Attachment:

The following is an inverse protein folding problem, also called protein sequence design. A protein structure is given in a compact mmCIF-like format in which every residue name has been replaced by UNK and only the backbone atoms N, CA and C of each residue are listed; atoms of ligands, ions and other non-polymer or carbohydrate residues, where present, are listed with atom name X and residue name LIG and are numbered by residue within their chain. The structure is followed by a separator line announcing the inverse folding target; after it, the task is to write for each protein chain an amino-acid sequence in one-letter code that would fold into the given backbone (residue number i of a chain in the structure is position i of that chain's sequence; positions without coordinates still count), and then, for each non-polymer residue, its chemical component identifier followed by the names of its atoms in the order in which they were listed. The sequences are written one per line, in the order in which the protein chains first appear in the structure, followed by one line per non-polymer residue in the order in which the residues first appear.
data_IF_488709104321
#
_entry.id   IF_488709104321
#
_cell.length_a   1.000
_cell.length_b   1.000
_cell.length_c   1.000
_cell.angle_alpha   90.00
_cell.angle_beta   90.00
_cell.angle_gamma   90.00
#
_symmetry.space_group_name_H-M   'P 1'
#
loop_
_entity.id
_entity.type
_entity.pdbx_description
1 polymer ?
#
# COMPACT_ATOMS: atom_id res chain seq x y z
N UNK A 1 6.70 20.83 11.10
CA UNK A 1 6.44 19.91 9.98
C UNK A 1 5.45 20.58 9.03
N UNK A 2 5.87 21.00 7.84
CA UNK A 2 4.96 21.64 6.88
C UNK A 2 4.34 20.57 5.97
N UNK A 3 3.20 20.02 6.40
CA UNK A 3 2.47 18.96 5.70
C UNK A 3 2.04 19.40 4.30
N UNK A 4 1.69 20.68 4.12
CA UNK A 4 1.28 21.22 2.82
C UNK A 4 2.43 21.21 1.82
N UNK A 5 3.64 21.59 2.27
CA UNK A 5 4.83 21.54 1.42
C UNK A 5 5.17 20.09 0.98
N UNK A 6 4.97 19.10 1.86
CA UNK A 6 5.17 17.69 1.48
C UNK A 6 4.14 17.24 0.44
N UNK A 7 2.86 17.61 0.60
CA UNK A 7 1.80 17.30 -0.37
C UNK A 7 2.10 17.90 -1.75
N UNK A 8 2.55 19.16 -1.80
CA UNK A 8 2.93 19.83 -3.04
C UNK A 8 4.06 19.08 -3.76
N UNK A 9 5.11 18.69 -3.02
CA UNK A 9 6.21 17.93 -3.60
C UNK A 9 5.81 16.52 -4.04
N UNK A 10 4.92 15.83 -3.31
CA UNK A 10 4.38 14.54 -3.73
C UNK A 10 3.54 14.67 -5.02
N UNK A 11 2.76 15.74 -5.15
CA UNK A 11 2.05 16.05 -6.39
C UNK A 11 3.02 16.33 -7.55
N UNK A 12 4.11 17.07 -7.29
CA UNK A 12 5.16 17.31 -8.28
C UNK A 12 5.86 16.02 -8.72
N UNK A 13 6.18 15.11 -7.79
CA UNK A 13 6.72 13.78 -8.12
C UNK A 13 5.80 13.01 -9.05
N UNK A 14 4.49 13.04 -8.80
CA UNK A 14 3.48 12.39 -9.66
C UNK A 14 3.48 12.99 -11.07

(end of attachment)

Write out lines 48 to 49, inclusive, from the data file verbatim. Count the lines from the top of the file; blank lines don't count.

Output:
C UNK A 9 5.81 16.52 -4.04
N UNK A 10 4.92 15.83 -3.31